RUBELLA

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What is it

Rubella, also known as German measles, is a contagious viral infection that predominantly affects children and young adults.1 Complications of rubella are typically mild; however there can be dangerous consequences for babies born to women infected during pregnancy.1

Who is at risk

Risk of getting rubella in Canada is very low; however cases may occur when travellers who are not vaccinated bring rubella into Canada.2

You are at risk of getting rubella if you have:

  • Never had rubella
  • Not been fully immunized

What are the symptoms

Symptoms typically develop within 14 to 17 days after exposure, and may take up to 21 days.3 Some people may not show any symptoms.3

In children, symptoms may include:3

  • Rash that starts on the face and spreads to the rest of the body (lasts 3 days)
  • A low grade fever (below 39oC)
  • Nausea
  • Conjunctivitis

In older children and adults, symptoms may include:3

  • Swollen glands behind the ears and neck
  • Cold-like symptoms before the rash appears
  • Aching joints

How is it spread

Rubella is a highly contagious disease caused by the rubella virus.4

Its route of spread includes:4

  • Direct contact with an infected person
  • Through the air via coughs, sneezes or talks

Rubella is highly contagious; people can pass on the infection to others about 1 week before the person develops a rash,4 and for the first 4 days after the rash appear.4

A pregnant woman infected with rubella has a 90% chance of transmitting the disease to her unborn baby.4

How is it prevented

Immunization with the rubella vaccine is the best way to protect you and your children.5,6,7,8 The vaccine is given in 2 doses, usually in childhood, and provides life-time protection.5,6,7,8,9

How is it treated

See your healthcare provider immediately if symptoms of rubella develops.3 There is no specific treatment for rubella as it is caused by a virus rather than bacteria.10 Antibiotics cannot treat the infection, and your healthcare provider typically let the infection run its course in mild cases.10 Sick children and adults should stay home until 4 days after the rash appears to prevent the spread of rubella.10 Other cautionary methods include:10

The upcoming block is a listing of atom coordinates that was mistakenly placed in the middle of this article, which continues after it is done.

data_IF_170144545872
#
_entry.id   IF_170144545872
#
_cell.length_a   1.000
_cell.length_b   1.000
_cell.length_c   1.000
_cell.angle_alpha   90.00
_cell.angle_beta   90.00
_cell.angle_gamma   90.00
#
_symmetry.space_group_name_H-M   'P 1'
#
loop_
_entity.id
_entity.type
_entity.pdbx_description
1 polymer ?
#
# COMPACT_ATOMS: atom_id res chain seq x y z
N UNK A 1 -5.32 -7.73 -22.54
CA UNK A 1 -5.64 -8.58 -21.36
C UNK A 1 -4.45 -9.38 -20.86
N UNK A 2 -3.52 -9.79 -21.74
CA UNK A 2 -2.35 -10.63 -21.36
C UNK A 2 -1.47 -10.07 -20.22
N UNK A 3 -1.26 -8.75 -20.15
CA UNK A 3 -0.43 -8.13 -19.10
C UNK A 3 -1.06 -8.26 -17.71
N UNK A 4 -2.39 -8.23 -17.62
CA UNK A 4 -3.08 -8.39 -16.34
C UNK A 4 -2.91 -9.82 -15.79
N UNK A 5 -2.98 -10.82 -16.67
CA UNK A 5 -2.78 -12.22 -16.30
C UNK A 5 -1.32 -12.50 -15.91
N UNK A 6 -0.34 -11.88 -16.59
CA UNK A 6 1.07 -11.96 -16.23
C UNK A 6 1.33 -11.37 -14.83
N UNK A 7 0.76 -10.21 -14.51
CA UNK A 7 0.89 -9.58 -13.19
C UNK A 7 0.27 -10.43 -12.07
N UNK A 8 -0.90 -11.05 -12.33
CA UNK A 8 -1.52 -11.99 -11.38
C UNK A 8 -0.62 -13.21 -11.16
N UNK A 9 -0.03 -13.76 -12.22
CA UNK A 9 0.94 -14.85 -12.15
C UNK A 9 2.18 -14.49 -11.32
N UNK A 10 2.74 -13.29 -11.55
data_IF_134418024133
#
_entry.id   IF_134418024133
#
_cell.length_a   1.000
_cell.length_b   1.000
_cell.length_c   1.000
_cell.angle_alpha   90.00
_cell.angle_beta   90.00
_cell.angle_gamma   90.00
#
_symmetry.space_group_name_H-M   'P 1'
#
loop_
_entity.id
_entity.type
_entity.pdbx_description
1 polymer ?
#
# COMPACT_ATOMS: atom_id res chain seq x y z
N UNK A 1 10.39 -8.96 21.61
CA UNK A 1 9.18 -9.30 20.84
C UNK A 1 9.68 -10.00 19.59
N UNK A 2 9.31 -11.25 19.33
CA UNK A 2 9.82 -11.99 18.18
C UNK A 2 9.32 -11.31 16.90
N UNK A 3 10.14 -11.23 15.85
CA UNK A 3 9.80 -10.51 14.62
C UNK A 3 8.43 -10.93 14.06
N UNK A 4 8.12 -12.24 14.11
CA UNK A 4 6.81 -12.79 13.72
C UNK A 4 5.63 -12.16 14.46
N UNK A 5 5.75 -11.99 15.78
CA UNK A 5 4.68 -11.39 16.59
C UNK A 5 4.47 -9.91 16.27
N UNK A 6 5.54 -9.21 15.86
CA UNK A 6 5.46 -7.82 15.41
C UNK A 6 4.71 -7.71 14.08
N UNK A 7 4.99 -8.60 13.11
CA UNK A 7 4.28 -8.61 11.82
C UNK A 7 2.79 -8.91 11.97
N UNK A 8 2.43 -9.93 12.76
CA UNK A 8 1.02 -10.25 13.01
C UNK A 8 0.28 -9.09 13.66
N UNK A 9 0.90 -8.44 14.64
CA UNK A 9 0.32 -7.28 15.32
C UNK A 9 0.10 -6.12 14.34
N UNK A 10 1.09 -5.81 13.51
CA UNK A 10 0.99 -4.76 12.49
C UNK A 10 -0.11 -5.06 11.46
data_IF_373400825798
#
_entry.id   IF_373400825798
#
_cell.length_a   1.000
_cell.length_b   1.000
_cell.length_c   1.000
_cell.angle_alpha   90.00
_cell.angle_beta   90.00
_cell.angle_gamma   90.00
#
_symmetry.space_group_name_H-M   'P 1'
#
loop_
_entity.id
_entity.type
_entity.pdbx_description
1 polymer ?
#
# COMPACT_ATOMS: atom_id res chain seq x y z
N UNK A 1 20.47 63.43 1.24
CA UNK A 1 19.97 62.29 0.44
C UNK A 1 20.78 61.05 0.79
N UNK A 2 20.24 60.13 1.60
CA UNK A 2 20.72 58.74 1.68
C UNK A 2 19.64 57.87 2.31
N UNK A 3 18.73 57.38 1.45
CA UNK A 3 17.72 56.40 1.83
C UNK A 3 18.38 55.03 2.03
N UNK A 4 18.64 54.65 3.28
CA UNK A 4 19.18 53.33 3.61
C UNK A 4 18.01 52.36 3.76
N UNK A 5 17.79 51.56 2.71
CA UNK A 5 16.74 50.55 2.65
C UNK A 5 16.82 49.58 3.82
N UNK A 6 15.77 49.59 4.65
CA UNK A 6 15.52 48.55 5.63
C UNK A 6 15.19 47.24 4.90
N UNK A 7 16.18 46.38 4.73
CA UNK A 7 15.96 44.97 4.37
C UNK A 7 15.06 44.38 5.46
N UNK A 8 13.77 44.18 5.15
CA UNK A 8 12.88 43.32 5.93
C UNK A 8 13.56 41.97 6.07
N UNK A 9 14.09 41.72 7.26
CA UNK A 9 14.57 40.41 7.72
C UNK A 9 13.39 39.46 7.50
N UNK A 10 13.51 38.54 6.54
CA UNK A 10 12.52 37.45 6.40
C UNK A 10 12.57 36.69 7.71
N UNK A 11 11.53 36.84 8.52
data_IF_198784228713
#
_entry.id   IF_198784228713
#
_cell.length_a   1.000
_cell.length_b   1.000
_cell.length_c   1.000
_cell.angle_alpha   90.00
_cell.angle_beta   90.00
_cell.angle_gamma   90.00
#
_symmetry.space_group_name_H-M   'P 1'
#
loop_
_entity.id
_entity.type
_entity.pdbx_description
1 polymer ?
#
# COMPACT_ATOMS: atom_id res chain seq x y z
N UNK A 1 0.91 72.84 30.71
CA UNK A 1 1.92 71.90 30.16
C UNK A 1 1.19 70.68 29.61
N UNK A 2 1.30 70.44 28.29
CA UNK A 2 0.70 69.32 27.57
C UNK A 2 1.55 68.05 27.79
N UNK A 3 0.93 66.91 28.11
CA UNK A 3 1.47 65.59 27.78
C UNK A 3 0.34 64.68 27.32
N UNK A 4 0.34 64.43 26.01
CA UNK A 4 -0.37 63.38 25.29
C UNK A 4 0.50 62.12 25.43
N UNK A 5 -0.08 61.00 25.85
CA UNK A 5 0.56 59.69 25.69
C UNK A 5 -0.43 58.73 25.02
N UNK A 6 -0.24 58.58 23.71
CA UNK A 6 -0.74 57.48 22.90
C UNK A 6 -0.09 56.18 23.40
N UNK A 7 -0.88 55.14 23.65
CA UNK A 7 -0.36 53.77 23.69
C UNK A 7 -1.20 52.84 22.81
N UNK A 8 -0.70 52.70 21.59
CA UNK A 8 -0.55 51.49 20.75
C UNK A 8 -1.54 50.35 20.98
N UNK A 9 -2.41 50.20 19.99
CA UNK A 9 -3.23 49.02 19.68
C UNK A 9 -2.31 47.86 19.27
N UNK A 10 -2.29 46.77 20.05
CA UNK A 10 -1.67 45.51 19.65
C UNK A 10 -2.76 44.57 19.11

• Avoid close contact with other household members
  • Cover coughs, sneezes with a tissue or their forearm
  • Practice hand hygiene

REFERENCES

  1. WHO. Rubella Fact Sheet. (2017) http://www.who.int/mediacentre/factsheets/fs367/en/
  2. Government of Canada. Risks of Rubella. (2015) https://www.canada.ca/en/public-health/services/diseases/rubella/risks-rubella.html
  3. Government of Canada. Symptoms of Rubella. (2015) https://www.canada.ca/en/public-health/services/diseases/rubella/symptoms-rubella.html
  4. Government of Canada. Causes of Rubella. (2015) https://www.canada.ca/en/public-health/services/diseases/rubella/causes-rubella.html
  5. GlaxoSmithKline Priorix-Tetra MMRV PM. (2017) https://pdf.hres.ca/dpd_pm/00039228.PDF
  6. Merck ProQuad MMRV PM. (2017) https://pdf.hres.ca/dpd_pm/00037770.PDF
  7. GlaxoSmithKline Priorix MMR PM. (2015) https://pdf.hres.ca/dpd_pm/00032128.PDF
  8. Merck M-M-R II PM. (2017) https://pdf.hres.ca/dpd_pm/00038147.PDF
  9. Government of Canada. Prevention of Rubella. (2015) https://www.canada.ca/en/public-health/services/diseases/rubella/prevention-rubella.html
  10. Government of Canada. Treatment of Rubella. (2015) https://www.canada.ca/en/public-health/services/diseases/rubella/treatment-rubella.html